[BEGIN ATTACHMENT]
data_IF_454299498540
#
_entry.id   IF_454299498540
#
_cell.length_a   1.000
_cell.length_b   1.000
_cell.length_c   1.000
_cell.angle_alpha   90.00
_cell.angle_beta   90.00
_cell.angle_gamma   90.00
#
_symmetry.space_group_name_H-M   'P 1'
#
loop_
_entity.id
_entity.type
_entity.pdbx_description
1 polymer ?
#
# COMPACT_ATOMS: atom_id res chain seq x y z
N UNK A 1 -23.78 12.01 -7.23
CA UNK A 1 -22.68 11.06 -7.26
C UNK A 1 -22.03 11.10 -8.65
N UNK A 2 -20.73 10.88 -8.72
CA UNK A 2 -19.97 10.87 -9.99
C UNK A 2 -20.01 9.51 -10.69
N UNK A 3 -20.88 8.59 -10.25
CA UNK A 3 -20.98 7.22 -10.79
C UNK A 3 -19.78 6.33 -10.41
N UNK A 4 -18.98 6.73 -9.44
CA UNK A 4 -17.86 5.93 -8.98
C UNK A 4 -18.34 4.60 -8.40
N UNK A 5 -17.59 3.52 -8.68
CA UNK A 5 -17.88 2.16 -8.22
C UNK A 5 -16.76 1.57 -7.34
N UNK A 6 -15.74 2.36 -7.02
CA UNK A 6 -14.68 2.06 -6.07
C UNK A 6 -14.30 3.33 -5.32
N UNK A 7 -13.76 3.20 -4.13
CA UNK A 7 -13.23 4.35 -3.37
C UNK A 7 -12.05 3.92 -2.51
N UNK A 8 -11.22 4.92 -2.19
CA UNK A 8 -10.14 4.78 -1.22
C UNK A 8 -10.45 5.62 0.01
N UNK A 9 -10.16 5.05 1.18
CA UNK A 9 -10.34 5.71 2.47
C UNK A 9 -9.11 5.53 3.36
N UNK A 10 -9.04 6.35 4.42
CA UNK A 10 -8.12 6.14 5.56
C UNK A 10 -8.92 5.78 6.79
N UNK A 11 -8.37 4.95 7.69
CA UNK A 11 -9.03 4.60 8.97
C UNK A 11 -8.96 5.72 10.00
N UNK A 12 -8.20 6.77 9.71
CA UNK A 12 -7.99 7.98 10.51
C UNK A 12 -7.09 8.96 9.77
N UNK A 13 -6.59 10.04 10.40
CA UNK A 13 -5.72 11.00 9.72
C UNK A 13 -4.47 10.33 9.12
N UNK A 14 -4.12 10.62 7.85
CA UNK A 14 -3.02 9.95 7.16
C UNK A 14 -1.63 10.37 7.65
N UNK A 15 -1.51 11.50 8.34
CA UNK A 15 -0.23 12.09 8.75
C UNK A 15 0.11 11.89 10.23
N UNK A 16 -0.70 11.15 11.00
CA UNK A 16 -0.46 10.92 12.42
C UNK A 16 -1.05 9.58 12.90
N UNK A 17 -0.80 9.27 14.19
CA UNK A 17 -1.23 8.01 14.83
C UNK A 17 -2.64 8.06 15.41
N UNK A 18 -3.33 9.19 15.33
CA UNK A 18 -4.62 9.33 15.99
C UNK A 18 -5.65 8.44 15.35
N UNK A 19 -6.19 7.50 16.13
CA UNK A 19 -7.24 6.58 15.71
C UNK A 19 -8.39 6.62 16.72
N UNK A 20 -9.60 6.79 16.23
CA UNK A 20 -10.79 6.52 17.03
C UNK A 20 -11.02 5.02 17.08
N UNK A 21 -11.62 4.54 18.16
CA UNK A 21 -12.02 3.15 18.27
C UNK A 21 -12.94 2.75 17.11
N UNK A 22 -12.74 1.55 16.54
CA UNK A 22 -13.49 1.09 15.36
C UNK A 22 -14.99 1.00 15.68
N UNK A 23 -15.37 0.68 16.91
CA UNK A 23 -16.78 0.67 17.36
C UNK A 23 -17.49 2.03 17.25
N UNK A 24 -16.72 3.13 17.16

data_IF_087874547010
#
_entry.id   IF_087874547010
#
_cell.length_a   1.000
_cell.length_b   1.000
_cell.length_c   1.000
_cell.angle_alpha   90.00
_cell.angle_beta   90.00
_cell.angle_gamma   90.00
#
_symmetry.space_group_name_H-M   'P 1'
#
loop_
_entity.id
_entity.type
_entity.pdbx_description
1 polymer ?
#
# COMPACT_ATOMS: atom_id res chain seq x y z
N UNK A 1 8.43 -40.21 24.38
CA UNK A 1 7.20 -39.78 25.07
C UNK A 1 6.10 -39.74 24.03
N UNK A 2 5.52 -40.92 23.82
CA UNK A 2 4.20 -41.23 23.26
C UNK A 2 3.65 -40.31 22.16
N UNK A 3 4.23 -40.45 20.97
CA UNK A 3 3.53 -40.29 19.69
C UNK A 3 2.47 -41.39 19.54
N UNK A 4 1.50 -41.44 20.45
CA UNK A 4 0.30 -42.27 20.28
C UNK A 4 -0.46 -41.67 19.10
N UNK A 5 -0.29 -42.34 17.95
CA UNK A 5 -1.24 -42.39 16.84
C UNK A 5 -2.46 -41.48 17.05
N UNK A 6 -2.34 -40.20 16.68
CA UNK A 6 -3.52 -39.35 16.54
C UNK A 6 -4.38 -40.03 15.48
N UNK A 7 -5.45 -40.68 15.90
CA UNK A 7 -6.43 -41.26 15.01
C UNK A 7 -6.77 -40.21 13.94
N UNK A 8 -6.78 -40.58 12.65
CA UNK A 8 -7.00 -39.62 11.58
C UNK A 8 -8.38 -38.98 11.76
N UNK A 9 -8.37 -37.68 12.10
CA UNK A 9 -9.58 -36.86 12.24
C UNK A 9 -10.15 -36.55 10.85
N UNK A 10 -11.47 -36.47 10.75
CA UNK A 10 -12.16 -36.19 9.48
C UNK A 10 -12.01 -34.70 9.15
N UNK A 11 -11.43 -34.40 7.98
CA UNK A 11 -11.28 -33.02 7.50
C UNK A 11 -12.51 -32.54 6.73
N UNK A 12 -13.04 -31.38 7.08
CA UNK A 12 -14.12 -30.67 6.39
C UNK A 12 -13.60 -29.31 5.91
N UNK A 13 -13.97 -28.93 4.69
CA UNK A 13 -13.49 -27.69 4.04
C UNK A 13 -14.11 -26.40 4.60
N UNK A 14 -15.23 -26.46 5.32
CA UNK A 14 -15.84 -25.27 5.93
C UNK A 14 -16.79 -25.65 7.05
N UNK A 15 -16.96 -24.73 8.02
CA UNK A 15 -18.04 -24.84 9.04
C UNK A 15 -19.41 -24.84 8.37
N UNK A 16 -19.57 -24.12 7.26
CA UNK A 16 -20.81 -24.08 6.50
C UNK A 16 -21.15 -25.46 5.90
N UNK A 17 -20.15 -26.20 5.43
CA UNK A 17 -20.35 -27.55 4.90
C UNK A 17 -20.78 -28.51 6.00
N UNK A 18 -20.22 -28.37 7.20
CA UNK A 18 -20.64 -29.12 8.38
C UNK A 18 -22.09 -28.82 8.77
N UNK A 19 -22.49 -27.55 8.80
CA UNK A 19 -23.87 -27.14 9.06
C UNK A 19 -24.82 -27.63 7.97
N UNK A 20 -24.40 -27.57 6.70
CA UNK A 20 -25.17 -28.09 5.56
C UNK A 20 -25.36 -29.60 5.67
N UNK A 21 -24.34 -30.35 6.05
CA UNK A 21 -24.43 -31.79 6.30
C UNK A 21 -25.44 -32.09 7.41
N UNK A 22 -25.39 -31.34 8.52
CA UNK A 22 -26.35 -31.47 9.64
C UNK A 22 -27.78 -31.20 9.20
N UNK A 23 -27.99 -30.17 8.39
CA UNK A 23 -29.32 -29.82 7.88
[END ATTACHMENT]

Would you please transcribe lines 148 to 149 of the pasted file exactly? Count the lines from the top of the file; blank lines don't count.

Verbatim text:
CA UNK A 13 -13.49 -27.69 4.04
C UNK A 13 -14.11 -26.40 4.60